Michael B. Rappaport
Director of the Center for the Study of Constitutional Originalism at the University of San Diego School of Law
I certainly believe that the future of the Supreme Court is "a reason" to support Trump. There are no assurances, but I do believe it is likely that he will choose someone from the list he issued previously (or someone similar). Is it strong enough reason to overcome the other reasons not to vote for him?
To me, it depends on one's perspective. If one is simply voting for the candidate whose views are closest to your own, then most libertarians will vote for Gary Johnson. Trump's Supreme Court appointments are unlikely to affect that.
But if you are (for some reason) choosing between Trump and Clinton, then Trump's likely appointments are important. Both Trump and Clinton are so flawed that any significant chance that one of them will do something good is pretty important. So I would say that if one is choosing between Trump and Clinton, then Trump's likely appointments are a strong reason for preferring him. Of course, that strong reason might be outweighed by other considerations, depending on your views of the two candidates.
Beauchamp Brogan Distinguished Professor of Law at the University of Tennessee, Knoxville, and proprietor of Instapundit.com
The future of the Supreme Court under Hillary is clearly dreadful: appointees would be to the left of Ruth Bader Ginsburg and probably corrupt to boot. Under Trump it's unclear: His list of potential appointees actually looked pretty good, but with Trump you never know what he'll actually do. So I'd say it's a choice between certainly awful, and possibly awful.
Author of The Conscience of the Constitution
There is no basis for believing that Donald Trump will make better picks for the Supreme Court than Hillary Clinton will. While Trump has released what he claims is a list of judges he'd consider for nomination, there's no reason in the world to think he'd actually stick to it. It's a pie-crust promise, easily made, easily broken. Nor does it show that he has any idea what he's doing. One could easily make that list by simply scrolling through the Federalist Society's website for 10 minutes. Trump is ignorant of virtually all of the critical legal disputes of the day, and has no idea which judges are best positioned to resolve those disputes (except that he doesn't want "Mexican" judges). Nor is Trump pro-liberty when it comes to the Supreme Court. He's enthusiastically praised the infamous Kelo eminent domain decision, for instance—a decision the Republican Party once claimed to despise. So no, there's no reason to think Trump will make good judicial picks. And there's also no reason to assume that anyone Clinton would name would be a disaster. Her husband nominated Ginsburg and Breyer, who are certainly not a libertarian's dream, but are highly competent justices and have been on the right side on many important cases. In fact, the best strategy at this point would be to confirm Judge Garland, because he's very likely to be better than anyone that either Trump or Clinton would nominate. In fact, Americans would be better off—as usual—if the White House and Congress were in the hands of different parties, so that nominees would have to clear both hurdles.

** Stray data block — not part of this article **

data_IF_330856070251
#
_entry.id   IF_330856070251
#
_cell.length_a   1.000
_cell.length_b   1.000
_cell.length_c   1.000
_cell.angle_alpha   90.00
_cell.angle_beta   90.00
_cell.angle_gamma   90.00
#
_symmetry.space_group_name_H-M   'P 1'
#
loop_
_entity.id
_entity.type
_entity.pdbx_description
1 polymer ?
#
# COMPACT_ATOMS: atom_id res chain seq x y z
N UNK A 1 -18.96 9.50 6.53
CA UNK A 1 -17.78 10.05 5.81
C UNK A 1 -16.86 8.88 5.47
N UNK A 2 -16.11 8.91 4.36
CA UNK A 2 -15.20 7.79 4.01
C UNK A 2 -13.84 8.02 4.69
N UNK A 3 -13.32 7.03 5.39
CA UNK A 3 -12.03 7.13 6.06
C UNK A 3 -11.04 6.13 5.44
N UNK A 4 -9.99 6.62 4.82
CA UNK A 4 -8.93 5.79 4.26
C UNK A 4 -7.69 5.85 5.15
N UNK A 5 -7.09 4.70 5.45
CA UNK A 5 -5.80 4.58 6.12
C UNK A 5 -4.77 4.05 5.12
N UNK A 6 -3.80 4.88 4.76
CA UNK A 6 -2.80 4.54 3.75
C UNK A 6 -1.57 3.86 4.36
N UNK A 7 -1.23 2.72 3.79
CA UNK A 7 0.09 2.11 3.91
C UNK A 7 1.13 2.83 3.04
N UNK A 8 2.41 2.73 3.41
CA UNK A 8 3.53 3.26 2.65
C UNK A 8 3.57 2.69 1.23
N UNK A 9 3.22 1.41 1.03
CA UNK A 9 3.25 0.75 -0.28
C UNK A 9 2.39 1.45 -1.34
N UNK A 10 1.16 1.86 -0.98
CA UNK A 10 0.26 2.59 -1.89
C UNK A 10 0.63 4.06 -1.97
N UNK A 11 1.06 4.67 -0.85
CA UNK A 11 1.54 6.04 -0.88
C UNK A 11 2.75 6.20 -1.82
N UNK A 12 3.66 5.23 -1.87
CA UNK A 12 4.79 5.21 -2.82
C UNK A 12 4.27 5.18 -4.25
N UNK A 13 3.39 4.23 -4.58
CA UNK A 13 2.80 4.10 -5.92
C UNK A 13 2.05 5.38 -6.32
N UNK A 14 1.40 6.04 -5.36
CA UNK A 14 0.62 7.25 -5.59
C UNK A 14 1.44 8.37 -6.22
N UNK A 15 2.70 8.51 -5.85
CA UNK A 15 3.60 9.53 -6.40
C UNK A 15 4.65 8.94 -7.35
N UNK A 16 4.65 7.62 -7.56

Chief Counsel and Policy Director of the Judicial Crisis Network
Hillary has basically promised to nominate justices who would gut the First and Second Amendments. She would create the most prolonged period of judicial lawlessness since the Warren era.
Trump, on the other hand, continues to reiterate his interest in nominating justices like Scalia and Thomas, and his list of potential nominees was widely praised by conservatives. If there is a non-zero chance that he keeps his promise, it is hard to see how Hillary is a better choice.
Many of the people who will vote in this election were not even born when Justice Kennedy, the swing justice, was appointed. So you're not just voting for a president, you are voting on the trajectory of the Court for the next several decades.